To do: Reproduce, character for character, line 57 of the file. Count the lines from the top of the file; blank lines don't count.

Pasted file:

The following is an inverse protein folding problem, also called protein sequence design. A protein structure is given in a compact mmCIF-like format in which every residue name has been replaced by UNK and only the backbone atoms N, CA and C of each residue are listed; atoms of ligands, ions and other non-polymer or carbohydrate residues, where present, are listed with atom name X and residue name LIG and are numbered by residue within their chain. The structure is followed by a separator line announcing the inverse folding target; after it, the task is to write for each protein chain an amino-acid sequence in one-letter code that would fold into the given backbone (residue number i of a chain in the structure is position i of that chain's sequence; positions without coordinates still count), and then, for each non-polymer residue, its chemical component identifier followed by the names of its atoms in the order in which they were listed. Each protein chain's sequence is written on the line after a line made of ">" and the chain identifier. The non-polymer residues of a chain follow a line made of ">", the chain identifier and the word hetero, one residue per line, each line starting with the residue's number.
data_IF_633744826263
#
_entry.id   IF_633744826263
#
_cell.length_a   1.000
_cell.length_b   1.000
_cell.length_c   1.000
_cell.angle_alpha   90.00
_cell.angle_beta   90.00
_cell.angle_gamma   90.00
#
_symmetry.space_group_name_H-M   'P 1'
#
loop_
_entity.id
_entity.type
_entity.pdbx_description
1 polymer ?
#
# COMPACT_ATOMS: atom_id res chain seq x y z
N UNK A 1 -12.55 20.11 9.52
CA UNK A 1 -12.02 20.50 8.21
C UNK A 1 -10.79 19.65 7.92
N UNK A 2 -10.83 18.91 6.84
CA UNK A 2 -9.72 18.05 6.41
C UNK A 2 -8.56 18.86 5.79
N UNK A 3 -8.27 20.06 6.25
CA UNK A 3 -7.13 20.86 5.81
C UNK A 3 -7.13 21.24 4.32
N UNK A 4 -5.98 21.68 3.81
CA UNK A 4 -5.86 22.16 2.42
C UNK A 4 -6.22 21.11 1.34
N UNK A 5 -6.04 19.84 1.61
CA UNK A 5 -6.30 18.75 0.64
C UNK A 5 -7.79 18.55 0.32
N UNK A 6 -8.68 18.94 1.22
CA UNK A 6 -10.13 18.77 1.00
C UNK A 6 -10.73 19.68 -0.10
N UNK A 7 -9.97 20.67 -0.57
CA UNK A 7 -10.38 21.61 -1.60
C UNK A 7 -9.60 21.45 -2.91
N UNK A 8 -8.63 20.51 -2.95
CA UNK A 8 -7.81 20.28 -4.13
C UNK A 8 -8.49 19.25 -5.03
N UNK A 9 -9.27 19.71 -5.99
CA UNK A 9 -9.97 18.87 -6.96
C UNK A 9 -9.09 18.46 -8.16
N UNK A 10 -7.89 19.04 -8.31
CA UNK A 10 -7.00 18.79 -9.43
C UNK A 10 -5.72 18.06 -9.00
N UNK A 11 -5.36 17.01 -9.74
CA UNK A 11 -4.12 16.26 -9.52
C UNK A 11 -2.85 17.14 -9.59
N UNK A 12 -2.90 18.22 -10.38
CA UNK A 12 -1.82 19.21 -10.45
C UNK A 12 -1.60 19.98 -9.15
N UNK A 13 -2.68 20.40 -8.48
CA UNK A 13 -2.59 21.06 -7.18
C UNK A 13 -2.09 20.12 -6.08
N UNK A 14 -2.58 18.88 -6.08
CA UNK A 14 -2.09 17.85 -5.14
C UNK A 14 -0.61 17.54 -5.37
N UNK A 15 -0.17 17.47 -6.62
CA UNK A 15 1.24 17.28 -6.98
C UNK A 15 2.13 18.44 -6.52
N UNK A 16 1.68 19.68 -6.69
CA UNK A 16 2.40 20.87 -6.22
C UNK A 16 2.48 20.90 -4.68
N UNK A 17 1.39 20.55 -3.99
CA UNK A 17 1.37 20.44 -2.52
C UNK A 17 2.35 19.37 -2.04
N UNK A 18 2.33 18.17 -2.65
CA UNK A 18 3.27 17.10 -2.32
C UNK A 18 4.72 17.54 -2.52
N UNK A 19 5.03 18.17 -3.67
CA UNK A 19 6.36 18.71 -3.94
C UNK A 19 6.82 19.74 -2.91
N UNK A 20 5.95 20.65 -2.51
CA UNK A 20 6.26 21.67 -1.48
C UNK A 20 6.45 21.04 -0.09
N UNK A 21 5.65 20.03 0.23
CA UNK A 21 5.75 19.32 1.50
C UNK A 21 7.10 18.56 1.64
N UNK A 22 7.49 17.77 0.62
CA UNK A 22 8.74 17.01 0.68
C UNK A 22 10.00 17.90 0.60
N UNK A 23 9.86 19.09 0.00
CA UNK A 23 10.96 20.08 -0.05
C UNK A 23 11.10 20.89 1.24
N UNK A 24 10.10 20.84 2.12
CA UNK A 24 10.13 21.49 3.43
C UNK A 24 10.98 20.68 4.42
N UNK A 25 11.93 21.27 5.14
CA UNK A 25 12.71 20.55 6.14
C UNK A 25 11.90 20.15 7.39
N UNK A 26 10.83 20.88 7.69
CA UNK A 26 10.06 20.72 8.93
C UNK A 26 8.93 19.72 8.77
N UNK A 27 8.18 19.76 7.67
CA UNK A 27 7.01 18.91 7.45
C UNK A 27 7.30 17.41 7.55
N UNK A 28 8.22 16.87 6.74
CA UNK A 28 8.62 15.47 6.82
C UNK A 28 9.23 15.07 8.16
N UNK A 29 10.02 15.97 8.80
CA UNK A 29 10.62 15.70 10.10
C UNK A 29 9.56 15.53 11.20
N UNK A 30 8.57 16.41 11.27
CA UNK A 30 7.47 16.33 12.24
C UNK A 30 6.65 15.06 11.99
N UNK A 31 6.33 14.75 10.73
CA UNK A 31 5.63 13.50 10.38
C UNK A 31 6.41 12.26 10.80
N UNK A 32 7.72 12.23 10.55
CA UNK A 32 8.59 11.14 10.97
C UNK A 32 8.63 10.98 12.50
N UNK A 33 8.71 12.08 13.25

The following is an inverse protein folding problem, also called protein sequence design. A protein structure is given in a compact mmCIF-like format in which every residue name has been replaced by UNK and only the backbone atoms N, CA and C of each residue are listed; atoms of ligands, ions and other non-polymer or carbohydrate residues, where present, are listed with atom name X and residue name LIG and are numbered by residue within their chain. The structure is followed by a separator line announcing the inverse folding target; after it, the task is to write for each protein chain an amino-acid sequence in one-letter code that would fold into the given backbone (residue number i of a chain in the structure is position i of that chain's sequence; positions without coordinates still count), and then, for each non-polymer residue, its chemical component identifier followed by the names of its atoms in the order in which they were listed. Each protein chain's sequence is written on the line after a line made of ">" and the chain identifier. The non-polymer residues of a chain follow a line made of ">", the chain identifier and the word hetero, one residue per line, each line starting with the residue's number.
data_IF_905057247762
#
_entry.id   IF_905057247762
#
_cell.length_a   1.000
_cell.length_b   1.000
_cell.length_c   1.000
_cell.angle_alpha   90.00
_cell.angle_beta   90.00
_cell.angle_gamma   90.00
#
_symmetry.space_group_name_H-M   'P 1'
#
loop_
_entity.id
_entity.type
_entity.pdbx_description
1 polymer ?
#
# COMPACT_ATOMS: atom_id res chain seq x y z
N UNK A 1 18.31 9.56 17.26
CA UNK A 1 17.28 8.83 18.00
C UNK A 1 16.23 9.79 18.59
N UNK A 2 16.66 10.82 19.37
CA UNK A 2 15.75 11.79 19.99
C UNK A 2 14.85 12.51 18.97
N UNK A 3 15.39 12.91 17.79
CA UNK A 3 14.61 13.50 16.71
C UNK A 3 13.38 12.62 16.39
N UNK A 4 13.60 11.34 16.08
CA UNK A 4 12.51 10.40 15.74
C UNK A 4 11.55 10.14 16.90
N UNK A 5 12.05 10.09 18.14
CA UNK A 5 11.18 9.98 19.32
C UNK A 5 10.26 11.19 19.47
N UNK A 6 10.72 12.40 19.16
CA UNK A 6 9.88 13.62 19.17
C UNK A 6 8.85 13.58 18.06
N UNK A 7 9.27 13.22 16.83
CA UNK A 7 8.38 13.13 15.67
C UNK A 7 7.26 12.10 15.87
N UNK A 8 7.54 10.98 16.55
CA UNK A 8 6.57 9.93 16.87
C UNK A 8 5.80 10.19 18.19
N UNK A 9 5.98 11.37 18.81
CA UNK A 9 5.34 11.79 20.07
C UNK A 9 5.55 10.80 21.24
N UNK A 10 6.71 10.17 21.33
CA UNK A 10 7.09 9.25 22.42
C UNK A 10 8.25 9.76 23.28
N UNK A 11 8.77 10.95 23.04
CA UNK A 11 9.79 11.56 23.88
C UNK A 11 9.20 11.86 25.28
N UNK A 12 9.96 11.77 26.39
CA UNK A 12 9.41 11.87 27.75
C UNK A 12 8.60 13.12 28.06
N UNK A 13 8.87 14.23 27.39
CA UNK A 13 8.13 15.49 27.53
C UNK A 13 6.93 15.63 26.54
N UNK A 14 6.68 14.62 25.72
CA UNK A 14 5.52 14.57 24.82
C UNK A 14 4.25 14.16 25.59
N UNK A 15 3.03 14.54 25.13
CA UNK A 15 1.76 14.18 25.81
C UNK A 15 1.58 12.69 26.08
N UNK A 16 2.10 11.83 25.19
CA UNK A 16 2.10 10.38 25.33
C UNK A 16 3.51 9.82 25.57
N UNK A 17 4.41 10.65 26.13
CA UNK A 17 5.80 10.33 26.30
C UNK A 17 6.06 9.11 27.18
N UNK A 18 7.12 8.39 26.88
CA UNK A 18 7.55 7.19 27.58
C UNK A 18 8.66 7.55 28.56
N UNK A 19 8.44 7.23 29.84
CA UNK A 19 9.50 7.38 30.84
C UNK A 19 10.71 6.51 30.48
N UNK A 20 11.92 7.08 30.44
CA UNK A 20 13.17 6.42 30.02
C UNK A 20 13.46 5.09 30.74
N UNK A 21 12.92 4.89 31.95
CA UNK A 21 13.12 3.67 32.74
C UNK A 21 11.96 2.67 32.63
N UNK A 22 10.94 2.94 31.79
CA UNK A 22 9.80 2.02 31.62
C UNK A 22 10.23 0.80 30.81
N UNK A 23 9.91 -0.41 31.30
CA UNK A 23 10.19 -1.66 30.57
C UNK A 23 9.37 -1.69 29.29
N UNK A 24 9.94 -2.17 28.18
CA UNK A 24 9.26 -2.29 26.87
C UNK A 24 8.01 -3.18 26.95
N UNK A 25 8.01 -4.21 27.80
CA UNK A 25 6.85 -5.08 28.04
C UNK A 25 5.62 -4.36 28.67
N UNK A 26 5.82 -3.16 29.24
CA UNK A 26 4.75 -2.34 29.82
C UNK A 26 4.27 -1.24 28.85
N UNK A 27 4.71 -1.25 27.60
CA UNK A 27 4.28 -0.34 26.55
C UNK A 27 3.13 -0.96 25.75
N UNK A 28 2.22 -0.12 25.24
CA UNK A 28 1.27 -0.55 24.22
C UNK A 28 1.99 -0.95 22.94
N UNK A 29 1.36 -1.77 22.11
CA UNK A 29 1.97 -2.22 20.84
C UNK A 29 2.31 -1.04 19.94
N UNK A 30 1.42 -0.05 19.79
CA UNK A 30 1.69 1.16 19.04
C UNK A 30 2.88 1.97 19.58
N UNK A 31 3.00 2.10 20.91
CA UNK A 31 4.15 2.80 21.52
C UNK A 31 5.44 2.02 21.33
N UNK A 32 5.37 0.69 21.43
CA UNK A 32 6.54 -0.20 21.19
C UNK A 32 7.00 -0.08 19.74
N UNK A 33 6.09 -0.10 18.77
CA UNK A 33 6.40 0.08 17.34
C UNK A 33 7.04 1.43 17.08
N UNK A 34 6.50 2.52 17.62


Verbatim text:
C UNK A 12 -1.60 19.98 -9.15